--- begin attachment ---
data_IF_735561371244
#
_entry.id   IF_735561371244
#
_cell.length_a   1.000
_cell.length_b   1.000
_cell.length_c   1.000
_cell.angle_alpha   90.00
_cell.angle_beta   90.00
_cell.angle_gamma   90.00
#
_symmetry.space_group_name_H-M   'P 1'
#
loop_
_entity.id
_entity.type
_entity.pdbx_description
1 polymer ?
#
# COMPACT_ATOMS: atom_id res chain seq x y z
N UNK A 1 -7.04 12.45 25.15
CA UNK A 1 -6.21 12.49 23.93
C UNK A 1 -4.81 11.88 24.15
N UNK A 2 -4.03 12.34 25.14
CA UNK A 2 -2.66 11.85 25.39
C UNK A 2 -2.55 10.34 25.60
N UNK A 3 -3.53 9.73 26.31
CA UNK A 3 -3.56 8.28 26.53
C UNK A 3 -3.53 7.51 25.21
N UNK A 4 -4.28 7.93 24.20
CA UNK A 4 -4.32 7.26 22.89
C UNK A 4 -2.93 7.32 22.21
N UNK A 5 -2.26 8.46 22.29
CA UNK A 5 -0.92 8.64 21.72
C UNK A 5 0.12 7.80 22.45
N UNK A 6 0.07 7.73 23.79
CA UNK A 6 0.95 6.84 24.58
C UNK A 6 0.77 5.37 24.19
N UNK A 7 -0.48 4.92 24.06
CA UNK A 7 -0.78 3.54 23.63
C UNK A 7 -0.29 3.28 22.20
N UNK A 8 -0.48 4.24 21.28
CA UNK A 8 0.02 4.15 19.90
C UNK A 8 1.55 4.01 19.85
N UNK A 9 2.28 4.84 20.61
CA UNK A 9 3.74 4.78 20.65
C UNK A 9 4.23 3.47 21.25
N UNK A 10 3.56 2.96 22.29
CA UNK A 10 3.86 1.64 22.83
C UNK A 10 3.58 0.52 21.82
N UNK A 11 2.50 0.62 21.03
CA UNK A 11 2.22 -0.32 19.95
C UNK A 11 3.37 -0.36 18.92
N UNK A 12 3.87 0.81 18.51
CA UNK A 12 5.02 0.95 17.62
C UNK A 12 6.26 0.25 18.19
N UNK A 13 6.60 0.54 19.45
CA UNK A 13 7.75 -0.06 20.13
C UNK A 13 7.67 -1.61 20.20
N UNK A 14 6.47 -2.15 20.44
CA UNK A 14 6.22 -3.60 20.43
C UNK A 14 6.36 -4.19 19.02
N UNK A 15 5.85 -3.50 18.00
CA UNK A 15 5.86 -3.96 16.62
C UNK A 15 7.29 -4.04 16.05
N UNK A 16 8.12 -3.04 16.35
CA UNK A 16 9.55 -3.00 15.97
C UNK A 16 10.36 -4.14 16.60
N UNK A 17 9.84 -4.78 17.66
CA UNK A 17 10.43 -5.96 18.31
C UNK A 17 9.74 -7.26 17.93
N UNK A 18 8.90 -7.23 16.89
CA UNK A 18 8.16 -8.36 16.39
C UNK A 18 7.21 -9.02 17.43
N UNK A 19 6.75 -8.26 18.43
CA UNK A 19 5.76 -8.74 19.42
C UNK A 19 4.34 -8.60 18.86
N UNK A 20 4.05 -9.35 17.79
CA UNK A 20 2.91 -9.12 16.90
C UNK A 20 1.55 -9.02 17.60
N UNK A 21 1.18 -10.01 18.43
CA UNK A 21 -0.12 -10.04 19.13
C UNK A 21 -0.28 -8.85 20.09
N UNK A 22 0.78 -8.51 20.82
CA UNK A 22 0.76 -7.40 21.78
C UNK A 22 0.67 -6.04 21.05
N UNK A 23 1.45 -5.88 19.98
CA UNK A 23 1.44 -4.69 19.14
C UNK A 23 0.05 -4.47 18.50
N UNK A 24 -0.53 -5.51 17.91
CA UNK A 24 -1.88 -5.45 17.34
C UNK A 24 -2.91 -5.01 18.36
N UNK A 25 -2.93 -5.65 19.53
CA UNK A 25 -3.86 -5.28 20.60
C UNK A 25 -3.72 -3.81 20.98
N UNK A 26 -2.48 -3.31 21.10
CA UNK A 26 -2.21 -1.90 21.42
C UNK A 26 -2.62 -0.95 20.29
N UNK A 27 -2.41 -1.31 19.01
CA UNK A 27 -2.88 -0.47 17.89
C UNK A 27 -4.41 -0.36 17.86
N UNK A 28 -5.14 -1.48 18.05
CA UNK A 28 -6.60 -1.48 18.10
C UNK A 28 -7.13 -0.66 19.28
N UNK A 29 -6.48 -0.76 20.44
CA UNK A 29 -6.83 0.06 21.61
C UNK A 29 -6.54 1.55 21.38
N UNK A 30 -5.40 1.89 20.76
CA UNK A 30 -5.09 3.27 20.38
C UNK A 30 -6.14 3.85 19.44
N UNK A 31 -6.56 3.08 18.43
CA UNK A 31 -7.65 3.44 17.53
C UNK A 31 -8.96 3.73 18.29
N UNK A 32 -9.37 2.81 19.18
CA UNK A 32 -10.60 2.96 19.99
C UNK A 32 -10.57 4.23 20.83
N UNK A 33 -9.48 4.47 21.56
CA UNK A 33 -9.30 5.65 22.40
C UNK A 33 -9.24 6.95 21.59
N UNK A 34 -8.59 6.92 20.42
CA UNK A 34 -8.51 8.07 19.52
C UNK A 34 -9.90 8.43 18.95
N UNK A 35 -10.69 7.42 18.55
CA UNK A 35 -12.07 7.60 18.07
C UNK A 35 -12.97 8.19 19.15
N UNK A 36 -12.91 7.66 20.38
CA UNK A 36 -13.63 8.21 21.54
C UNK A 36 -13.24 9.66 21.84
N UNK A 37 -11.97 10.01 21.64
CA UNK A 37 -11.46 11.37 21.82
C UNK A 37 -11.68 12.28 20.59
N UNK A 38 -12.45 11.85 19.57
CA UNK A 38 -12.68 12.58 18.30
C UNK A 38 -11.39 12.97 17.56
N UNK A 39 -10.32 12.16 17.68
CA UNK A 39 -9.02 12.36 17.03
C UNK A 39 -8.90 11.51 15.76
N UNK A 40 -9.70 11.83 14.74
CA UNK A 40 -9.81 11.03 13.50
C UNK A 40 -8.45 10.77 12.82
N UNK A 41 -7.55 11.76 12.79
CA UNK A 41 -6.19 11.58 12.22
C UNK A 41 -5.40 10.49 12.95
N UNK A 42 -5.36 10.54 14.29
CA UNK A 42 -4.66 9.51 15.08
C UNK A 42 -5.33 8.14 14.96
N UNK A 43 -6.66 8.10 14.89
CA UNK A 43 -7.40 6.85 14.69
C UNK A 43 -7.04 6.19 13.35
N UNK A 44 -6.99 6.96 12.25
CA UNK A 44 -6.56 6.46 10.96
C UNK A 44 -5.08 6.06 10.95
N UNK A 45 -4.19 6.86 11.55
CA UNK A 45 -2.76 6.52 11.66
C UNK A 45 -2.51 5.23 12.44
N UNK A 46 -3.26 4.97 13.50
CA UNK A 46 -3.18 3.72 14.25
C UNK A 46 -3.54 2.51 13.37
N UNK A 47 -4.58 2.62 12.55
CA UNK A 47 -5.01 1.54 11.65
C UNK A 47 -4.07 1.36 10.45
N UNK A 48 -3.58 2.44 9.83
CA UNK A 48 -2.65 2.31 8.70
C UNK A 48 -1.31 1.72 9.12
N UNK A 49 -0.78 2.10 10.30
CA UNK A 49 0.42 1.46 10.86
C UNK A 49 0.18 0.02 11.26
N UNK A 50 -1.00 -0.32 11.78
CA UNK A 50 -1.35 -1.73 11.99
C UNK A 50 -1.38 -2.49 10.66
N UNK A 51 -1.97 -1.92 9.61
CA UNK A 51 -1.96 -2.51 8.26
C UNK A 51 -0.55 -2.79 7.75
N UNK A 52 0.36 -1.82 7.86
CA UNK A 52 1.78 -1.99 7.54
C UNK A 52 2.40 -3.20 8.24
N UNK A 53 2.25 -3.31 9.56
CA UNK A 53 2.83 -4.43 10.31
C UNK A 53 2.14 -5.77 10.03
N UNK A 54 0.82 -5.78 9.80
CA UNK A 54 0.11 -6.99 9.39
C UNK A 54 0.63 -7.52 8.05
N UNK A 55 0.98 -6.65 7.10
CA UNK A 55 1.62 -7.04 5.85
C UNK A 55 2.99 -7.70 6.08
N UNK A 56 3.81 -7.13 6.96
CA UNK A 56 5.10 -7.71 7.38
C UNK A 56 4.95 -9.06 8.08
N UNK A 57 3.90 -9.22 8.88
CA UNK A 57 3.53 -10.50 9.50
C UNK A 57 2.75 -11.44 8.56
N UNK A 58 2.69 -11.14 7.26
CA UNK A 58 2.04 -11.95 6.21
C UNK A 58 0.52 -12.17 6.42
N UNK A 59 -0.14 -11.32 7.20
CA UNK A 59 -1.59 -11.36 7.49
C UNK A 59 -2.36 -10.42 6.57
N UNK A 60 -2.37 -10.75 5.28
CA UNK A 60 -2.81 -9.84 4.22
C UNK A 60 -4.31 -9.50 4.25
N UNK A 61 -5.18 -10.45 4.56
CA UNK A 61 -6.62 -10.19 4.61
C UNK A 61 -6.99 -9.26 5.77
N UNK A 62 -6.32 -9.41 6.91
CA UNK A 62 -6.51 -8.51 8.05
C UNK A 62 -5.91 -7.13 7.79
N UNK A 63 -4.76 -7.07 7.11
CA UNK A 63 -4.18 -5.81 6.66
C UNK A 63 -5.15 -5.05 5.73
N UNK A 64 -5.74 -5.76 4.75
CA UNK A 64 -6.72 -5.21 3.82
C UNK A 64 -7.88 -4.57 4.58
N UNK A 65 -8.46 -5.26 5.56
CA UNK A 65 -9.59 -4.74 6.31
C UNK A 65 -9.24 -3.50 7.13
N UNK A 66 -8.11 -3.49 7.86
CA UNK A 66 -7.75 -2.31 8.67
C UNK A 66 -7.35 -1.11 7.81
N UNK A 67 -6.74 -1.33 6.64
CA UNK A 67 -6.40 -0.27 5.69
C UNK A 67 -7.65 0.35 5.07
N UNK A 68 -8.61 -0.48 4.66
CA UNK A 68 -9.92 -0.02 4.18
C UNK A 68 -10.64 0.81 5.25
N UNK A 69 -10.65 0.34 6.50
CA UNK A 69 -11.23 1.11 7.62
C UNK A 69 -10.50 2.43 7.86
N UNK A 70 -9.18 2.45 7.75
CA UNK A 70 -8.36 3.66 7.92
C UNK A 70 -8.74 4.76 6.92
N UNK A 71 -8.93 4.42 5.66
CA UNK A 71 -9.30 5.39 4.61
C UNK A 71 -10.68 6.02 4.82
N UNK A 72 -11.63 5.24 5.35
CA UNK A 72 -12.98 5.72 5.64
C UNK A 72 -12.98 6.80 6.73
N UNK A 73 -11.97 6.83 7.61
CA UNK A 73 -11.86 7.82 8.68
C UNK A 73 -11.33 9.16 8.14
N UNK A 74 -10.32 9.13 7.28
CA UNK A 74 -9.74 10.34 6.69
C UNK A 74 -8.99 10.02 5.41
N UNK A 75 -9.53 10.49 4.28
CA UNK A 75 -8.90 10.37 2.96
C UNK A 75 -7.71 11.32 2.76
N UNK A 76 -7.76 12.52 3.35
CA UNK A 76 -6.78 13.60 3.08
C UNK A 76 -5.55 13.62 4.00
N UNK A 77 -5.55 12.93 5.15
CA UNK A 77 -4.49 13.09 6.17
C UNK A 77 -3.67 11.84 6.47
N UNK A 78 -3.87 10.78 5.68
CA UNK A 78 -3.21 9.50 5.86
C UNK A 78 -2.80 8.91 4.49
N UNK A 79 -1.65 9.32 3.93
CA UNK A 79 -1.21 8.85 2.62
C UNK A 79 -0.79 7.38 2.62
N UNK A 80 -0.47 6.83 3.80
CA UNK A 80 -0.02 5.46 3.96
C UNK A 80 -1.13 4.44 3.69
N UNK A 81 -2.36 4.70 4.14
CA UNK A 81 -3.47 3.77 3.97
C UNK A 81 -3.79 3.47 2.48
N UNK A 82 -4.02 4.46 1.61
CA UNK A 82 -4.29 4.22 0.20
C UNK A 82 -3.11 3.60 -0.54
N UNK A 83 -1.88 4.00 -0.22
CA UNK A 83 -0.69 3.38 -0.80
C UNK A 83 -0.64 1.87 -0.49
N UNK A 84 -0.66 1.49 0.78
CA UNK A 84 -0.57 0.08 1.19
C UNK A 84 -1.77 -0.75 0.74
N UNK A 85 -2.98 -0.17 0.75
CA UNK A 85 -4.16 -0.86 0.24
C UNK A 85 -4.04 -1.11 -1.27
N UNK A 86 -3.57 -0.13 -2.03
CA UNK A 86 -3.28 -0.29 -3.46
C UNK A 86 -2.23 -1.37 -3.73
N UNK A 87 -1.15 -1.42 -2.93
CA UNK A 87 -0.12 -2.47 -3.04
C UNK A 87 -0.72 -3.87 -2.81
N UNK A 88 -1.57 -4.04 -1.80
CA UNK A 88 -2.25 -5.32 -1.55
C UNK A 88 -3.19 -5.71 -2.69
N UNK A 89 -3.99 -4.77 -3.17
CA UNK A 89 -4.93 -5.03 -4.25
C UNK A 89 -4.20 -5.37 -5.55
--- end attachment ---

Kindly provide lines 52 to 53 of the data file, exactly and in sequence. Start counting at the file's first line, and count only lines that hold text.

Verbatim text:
CA UNK A 11 2.22 -0.32 19.95
C UNK A 11 3.37 -0.36 18.92